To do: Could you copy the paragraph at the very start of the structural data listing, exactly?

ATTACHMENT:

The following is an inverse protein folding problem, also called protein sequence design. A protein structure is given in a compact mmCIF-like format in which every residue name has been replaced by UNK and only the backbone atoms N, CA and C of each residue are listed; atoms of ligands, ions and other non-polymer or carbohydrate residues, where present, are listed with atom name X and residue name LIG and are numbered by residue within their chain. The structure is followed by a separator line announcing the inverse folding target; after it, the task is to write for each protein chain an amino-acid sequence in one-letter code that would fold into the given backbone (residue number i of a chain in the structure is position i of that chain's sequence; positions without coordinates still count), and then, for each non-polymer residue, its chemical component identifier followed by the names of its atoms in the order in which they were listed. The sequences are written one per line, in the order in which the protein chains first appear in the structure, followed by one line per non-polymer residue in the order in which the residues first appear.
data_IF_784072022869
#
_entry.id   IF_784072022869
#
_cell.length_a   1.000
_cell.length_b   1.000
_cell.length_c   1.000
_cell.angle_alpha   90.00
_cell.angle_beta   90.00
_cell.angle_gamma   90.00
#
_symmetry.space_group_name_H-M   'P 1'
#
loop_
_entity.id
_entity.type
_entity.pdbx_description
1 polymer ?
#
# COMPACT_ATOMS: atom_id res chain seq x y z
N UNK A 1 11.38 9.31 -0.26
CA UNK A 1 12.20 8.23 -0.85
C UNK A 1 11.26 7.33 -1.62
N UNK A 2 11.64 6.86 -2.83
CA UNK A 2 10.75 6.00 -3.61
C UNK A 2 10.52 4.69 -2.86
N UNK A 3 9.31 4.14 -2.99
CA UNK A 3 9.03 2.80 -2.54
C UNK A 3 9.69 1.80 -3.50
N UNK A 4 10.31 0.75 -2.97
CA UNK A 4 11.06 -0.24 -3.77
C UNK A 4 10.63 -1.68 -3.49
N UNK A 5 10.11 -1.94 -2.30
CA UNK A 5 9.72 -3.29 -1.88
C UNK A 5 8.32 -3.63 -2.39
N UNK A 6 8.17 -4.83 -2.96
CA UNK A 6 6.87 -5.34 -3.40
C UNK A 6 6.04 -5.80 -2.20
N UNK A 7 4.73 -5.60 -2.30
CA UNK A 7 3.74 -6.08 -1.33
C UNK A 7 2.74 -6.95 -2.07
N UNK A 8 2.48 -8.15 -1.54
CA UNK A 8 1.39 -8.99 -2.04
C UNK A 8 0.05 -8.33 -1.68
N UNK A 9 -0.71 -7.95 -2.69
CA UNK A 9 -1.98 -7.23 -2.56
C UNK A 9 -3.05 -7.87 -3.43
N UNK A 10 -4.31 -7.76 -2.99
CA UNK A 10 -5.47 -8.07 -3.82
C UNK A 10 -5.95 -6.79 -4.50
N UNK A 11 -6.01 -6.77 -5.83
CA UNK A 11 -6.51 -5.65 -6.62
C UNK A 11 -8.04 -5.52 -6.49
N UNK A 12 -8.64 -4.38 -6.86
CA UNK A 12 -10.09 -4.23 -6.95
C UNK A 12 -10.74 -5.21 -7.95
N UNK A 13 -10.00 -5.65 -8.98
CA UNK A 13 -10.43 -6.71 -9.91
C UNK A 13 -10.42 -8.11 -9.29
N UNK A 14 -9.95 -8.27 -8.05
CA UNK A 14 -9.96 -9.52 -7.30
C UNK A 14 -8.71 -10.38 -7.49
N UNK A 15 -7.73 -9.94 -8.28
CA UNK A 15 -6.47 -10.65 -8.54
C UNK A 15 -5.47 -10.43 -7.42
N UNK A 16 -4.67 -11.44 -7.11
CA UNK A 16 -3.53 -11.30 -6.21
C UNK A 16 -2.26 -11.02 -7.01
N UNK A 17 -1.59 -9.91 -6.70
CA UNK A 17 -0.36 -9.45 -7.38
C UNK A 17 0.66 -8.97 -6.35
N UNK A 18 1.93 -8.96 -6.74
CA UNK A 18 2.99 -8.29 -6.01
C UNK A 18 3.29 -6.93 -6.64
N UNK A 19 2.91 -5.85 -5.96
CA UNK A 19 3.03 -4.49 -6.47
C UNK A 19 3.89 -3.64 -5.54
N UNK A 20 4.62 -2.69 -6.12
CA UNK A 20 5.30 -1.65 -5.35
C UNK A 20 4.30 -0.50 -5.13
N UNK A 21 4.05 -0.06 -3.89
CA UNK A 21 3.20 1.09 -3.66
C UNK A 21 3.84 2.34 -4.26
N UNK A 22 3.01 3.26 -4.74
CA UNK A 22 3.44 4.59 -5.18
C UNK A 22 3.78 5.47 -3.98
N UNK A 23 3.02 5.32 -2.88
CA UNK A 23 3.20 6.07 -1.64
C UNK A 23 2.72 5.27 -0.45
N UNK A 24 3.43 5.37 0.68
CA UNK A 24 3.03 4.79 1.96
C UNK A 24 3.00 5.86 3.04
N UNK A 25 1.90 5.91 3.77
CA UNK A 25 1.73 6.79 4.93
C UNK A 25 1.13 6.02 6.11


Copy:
The following is an inverse protein folding problem, also called protein sequence design. A protein structure is given in a compact mmCIF-like format in which every residue name has been replaced by UNK and only the backbone atoms N, CA and C of each residue are listed; atoms of ligands, ions and other non-polymer or carbohydrate residues, where present, are listed with atom name X and residue name LIG and are numbered by residue within their chain. The structure is followed by a separator line announcing the inverse folding target; after it, the task is to write for each protein chain an amino-acid sequence in one-letter code that would fold into the given backbone (residue number i of a chain in the structure is position i of that chain's sequence; positions without coordinates still count), and then, for each non-polymer residue, its chemical component identifier followed by the names of its atoms in the order in which they were listed. The sequences are written one per line, in the order in which the protein chains first appear in the structure, followed by one line per non-polymer residue in the order in which the residues first appear.